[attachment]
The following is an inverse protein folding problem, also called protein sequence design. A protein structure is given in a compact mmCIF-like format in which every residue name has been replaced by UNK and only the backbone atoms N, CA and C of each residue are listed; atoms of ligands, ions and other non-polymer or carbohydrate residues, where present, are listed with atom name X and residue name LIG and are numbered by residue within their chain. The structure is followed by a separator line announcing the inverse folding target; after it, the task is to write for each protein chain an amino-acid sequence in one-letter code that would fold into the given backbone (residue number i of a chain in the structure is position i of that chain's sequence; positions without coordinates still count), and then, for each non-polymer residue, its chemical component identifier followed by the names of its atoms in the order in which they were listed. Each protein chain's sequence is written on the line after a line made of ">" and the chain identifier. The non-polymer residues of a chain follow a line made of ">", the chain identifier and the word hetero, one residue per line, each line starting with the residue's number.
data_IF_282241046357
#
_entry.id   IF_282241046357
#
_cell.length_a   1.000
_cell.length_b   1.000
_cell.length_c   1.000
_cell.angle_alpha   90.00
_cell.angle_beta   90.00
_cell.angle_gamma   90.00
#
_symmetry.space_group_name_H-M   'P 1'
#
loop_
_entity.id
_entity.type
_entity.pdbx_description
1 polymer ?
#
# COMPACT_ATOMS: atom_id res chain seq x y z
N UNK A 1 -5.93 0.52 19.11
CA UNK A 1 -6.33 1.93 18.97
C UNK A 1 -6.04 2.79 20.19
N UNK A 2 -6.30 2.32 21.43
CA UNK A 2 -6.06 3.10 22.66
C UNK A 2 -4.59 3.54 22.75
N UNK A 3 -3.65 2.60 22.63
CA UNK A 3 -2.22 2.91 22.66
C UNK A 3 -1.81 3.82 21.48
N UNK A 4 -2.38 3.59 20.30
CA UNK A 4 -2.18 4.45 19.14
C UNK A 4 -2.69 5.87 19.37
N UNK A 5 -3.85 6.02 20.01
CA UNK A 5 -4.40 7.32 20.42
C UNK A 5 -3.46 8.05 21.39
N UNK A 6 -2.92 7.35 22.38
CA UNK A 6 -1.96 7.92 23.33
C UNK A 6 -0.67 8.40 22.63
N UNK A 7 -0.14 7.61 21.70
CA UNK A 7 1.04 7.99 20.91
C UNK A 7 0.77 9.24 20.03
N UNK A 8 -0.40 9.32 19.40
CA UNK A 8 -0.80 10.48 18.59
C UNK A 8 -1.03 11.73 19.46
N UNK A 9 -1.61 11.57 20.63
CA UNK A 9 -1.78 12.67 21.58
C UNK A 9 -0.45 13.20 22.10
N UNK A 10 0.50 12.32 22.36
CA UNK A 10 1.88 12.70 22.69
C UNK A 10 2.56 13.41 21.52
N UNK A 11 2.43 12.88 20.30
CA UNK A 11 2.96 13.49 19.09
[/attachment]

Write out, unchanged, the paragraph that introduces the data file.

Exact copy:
The following is an inverse protein folding problem, also called protein sequence design. A protein structure is given in a compact mmCIF-like format in which every residue name has been replaced by UNK and only the backbone atoms N, CA and C of each residue are listed; atoms of ligands, ions and other non-polymer or carbohydrate residues, where present, are listed with atom name X and residue name LIG and are numbered by residue within their chain. The structure is followed by a separator line announcing the inverse folding target; after it, the task is to write for each protein chain an amino-acid sequence in one-letter code that would fold into the given backbone (residue number i of a chain in the structure is position i of that chain's sequence; positions without coordinates still count), and then, for each non-polymer residue, its chemical component identifier followed by the names of its atoms in the order in which they were listed. Each protein chain's sequence is written on the line after a line made of ">" and the chain identifier. The non-polymer residues of a chain follow a line made of ">", the chain identifier and the word hetero, one residue per line, each line starting with the residue's number.